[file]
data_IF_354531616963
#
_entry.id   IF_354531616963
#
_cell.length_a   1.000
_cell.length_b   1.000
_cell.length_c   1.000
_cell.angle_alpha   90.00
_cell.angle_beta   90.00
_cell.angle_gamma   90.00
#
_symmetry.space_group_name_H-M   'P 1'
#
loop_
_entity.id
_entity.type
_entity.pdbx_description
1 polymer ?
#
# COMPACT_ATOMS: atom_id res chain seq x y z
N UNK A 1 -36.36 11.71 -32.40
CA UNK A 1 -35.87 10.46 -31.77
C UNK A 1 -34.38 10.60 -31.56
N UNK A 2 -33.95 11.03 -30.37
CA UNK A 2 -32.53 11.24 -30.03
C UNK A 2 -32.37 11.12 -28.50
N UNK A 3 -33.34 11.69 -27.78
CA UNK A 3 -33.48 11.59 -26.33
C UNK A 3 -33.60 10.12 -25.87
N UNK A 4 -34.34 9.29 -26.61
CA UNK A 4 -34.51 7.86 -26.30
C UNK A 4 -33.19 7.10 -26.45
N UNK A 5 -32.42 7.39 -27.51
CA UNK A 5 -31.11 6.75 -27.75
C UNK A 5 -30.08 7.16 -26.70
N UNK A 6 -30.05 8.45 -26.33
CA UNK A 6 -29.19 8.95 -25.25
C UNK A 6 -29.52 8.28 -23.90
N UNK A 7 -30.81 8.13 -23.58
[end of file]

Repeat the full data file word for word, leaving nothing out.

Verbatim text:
data_IF_354531616963
#
_entry.id   IF_354531616963
#
_cell.length_a   1.000
_cell.length_b   1.000
_cell.length_c   1.000
_cell.angle_alpha   90.00
_cell.angle_beta   90.00
_cell.angle_gamma   90.00
#
_symmetry.space_group_name_H-M   'P 1'
#
loop_
_entity.id
_entity.type
_entity.pdbx_description
1 polymer ?
#
# COMPACT_ATOMS: atom_id res chain seq x y z
N UNK A 1 -36.36 11.71 -32.40
CA UNK A 1 -35.87 10.46 -31.77
C UNK A 1 -34.38 10.60 -31.56
N UNK A 2 -33.95 11.03 -30.37
CA UNK A 2 -32.53 11.24 -30.03
C UNK A 2 -32.37 11.12 -28.50
N UNK A 3 -33.34 11.69 -27.78
CA UNK A 3 -33.48 11.59 -26.33
C UNK A 3 -33.60 10.12 -25.87
N UNK A 4 -34.34 9.29 -26.61
CA UNK A 4 -34.51 7.86 -26.30
C UNK A 4 -33.19 7.10 -26.45
N UNK A 5 -32.42 7.39 -27.51
CA UNK A 5 -31.11 6.75 -27.75
C UNK A 5 -30.08 7.16 -26.70
N UNK A 6 -30.05 8.45 -26.33
CA UNK A 6 -29.19 8.95 -25.25
C UNK A 6 -29.52 8.28 -23.90
N UNK A 7 -30.81 8.13 -23.58